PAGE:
Every time I order anything from Warbases I order a set of their 15mm Stalingrad Buildings. They are great value. For £7 I get two buildings that are robust, can be assembled in two configurations and, when used en-masse, give me variety of town layouts.
After some discussion of How to Use a Big Ruined Factory Feature For Crossfire I’ve gone ahead and painted it. Actually it comprises the two ruined factory features from Wargames Tournaments and a lot of rubble that I added.
I picked up a 15mm Ruined Factory feature from Wargames Tournaments. Perfect for snipers perched on an upper floor. The trouble is that Crossfire demands that building are made up of regular shaped building sectors. Mine are usually 3″ x 3″. So what should I do? How can I use that big feature in Crossfire?
I’ve been reading Winter Storm: The Battle for Stalingrad and the Operation to Rescue 6th Army by Hans Wijers. It is full of first hand German accounts of combat in Stalingrad. The phrase that struck me most was “gigantic field of ruins”. In fact “field of ruins” is often mentioned so I thought I’d collate some of the descriptions.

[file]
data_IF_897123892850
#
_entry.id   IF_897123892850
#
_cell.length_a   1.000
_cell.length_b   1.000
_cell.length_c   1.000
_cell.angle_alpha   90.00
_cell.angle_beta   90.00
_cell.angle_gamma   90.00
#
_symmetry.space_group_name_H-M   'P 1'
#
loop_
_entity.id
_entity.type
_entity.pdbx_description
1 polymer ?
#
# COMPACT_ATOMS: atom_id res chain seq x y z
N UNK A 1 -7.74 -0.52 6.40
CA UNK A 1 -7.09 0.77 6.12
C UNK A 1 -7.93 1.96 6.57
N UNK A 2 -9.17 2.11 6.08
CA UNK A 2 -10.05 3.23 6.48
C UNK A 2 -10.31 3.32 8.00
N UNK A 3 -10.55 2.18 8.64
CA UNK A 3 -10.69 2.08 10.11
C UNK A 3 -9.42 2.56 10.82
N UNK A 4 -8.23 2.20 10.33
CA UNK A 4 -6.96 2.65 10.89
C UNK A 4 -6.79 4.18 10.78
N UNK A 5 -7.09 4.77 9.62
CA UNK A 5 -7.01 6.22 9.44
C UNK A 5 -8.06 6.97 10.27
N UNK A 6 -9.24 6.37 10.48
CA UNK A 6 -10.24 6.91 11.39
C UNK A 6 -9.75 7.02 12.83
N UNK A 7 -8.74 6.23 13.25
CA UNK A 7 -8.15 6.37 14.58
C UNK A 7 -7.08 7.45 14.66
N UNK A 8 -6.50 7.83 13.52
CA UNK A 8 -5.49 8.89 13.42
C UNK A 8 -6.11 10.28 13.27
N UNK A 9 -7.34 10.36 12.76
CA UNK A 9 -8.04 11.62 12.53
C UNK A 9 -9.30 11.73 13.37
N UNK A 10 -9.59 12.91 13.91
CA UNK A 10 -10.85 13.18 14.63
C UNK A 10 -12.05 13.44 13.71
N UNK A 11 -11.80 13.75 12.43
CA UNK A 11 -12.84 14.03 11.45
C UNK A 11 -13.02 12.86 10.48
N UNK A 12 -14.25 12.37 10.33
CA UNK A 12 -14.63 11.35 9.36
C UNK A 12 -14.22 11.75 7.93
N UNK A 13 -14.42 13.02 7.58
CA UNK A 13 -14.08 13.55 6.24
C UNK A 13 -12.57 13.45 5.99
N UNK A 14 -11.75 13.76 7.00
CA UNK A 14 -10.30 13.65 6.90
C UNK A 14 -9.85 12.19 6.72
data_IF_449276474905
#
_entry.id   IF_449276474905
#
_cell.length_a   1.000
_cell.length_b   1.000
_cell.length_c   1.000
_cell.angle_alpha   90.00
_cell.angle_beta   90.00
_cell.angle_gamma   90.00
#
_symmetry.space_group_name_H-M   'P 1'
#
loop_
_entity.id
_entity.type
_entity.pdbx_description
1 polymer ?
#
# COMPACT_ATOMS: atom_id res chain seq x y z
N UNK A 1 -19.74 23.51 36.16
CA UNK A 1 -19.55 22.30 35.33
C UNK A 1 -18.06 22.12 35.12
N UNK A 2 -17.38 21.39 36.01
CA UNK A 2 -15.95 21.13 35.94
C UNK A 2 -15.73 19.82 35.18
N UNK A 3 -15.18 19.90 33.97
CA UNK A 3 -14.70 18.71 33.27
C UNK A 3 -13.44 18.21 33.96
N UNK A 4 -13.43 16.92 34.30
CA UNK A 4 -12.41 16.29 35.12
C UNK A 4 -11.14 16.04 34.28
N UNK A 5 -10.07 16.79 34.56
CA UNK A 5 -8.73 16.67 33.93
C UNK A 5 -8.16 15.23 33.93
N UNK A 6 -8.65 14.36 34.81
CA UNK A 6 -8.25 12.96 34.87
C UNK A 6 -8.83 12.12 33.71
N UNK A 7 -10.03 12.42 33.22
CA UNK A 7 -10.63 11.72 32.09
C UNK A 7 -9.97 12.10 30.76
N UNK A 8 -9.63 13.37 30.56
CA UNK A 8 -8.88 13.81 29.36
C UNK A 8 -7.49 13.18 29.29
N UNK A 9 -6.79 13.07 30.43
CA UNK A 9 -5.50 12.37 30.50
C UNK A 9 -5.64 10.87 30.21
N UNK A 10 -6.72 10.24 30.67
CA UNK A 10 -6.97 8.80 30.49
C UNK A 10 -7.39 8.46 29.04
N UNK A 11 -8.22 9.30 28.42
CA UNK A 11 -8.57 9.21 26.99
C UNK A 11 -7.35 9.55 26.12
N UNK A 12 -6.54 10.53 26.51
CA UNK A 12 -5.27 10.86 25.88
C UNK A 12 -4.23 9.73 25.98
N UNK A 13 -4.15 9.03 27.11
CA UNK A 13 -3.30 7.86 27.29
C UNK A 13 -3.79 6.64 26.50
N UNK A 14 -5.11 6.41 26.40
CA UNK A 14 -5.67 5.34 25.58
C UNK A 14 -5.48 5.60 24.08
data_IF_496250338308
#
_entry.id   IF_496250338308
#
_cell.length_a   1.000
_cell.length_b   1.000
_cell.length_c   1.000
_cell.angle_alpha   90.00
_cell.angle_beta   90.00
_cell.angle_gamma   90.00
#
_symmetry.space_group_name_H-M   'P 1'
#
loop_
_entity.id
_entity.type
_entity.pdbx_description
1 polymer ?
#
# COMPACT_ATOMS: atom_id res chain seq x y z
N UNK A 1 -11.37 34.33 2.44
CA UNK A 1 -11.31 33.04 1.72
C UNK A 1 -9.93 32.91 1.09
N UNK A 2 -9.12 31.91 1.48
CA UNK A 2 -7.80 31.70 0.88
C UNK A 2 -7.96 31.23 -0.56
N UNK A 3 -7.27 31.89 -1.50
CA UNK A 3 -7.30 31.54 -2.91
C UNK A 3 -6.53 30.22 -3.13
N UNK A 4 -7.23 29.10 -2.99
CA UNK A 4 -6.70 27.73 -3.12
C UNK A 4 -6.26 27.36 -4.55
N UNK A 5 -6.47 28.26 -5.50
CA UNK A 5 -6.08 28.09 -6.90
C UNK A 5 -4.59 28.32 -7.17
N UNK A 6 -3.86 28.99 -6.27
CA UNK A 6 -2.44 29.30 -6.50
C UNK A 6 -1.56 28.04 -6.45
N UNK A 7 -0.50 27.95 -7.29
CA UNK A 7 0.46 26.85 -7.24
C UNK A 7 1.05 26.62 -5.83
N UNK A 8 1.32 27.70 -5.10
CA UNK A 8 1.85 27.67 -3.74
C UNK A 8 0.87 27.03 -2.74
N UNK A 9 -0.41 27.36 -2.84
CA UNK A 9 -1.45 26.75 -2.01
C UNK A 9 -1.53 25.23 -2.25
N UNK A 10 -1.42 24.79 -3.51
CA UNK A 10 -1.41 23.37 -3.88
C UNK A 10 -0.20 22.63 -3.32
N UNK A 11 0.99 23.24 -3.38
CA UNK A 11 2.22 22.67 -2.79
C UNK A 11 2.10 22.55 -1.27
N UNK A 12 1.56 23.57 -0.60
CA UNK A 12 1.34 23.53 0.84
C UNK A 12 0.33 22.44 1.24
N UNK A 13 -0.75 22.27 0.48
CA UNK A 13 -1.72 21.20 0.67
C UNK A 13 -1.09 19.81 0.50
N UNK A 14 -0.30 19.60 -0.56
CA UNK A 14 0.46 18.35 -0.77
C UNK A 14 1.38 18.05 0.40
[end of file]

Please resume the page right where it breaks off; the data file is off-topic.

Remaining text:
Russian Naval Infantry feature heavily in accounts of Stalingrad and Sevastopol, so I couldn’t resist when BattleFront put out a pack. I got enough for a Crossfire battalion. I painted them in two weeks which I now regret as it would have helped to have new glasses before I did it. Then it took a year before I finally found a flocking style to use. I use the Black Undercoat Method.
Four of us had a go at my Crossfire scenario 92nd Naval in Stalingrad. The essence is that a German battalion is trying to push through the centre of Stalingrad to the Volga. In their way are the newly off the boat men of the 92nd Naval Infantry Brigade. Being a urban battle it has similarities with 2 Foot City and Tarnopol: SU-152s Up Close and Personal. We used Planned Operational Zones for the multi-player aspect.